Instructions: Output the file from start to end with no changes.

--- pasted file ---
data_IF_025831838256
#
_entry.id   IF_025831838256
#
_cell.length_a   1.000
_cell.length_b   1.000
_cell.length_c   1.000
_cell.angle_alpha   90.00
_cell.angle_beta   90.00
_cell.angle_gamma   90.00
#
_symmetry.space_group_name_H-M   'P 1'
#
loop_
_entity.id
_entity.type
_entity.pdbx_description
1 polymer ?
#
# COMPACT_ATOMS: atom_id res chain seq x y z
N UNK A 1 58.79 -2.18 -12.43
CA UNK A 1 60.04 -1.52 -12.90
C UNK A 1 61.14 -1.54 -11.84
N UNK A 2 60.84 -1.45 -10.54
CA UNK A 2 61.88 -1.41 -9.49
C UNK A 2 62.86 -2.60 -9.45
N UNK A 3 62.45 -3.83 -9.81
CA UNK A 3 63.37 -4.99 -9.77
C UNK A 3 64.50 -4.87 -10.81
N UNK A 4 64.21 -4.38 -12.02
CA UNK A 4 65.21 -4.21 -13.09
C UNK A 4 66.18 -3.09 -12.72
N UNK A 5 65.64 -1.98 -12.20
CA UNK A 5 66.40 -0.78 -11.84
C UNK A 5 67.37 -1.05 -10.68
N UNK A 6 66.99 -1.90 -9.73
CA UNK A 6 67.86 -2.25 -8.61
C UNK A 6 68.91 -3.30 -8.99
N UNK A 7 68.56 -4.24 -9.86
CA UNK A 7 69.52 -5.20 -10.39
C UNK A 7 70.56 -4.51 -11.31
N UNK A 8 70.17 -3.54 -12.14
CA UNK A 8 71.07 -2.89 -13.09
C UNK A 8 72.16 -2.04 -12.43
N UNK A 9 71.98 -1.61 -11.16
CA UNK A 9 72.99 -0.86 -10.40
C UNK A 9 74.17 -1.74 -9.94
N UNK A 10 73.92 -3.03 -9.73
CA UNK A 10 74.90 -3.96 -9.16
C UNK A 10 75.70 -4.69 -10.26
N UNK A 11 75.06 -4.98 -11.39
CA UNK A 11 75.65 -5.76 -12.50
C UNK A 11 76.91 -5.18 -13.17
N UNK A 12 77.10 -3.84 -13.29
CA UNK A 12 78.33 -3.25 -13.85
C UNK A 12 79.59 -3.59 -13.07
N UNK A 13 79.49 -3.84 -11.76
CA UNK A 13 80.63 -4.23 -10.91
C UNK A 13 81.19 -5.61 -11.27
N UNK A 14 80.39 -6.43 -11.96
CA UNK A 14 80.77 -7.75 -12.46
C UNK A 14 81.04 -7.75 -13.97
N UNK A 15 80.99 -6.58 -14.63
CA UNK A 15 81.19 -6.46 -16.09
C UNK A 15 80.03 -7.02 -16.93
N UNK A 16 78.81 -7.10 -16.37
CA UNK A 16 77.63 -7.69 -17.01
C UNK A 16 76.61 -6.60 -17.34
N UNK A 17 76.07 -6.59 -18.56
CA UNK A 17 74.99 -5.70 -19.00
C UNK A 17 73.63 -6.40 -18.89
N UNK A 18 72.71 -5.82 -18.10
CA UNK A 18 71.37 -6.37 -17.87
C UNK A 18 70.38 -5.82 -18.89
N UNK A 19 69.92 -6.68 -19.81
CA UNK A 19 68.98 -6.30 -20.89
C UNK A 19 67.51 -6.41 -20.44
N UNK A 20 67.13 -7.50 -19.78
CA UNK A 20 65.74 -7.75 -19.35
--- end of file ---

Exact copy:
data_IF_025831838256
#
_entry.id   IF_025831838256
#
_cell.length_a   1.000
_cell.length_b   1.000
_cell.length_c   1.000
_cell.angle_alpha   90.00
_cell.angle_beta   90.00
_cell.angle_gamma   90.00
#
_symmetry.space_group_name_H-M   'P 1'
#
loop_
_entity.id
_entity.type
_entity.pdbx_description
1 polymer ?
#
# COMPACT_ATOMS: atom_id res chain seq x y z
N UNK A 1 58.79 -2.18 -12.43
CA UNK A 1 60.04 -1.52 -12.90
C UNK A 1 61.14 -1.54 -11.84
N UNK A 2 60.84 -1.45 -10.54
CA UNK A 2 61.88 -1.41 -9.49
C UNK A 2 62.86 -2.60 -9.45
N UNK A 3 62.45 -3.83 -9.81
CA UNK A 3 63.37 -4.99 -9.77
C UNK A 3 64.50 -4.87 -10.81
N UNK A 4 64.21 -4.38 -12.02
CA UNK A 4 65.21 -4.21 -13.09
C UNK A 4 66.18 -3.09 -12.72
N UNK A 5 65.64 -1.98 -12.20
CA UNK A 5 66.40 -0.78 -11.84
C UNK A 5 67.37 -1.05 -10.68
N UNK A 6 66.99 -1.90 -9.73
CA UNK A 6 67.86 -2.25 -8.61
C UNK A 6 68.91 -3.30 -8.99
N UNK A 7 68.56 -4.24 -9.86
CA UNK A 7 69.52 -5.20 -10.39
C UNK A 7 70.56 -4.51 -11.31
N UNK A 8 70.17 -3.54 -12.14
CA UNK A 8 71.07 -2.89 -13.09
C UNK A 8 72.16 -2.04 -12.43
N UNK A 9 71.98 -1.61 -11.16
CA UNK A 9 72.99 -0.86 -10.40
C UNK A 9 74.17 -1.74 -9.94
N UNK A 10 73.92 -3.03 -9.73
CA UNK A 10 74.90 -3.96 -9.16
C UNK A 10 75.70 -4.69 -10.26
N UNK A 11 75.06 -4.98 -11.39
CA UNK A 11 75.65 -5.76 -12.50
C UNK A 11 76.91 -5.18 -13.17
N UNK A 12 77.10 -3.84 -13.29
CA UNK A 12 78.33 -3.25 -13.85
C UNK A 12 79.59 -3.59 -13.07
N UNK A 13 79.49 -3.84 -11.76
CA UNK A 13 80.63 -4.23 -10.91
C UNK A 13 81.19 -5.61 -11.27
N UNK A 14 80.39 -6.43 -11.96
CA UNK A 14 80.77 -7.75 -12.46
C UNK A 14 81.04 -7.75 -13.97
N UNK A 15 80.99 -6.58 -14.63
CA UNK A 15 81.19 -6.46 -16.09
C UNK A 15 80.03 -7.02 -16.93
N UNK A 16 78.81 -7.10 -16.37
CA UNK A 16 77.63 -7.69 -17.01
C UNK A 16 76.61 -6.60 -17.34
N UNK A 17 76.07 -6.59 -18.56
CA UNK A 17 74.99 -5.70 -19.00
C UNK A 17 73.63 -6.40 -18.89
N UNK A 18 72.71 -5.82 -18.10
CA UNK A 18 71.37 -6.37 -17.87
C UNK A 18 70.38 -5.82 -18.89
N UNK A 19 69.92 -6.68 -19.81
CA UNK A 19 68.98 -6.30 -20.89
C UNK A 19 67.51 -6.41 -20.44
N UNK A 20 67.13 -7.50 -19.78
CA UNK A 20 65.74 -7.75 -19.35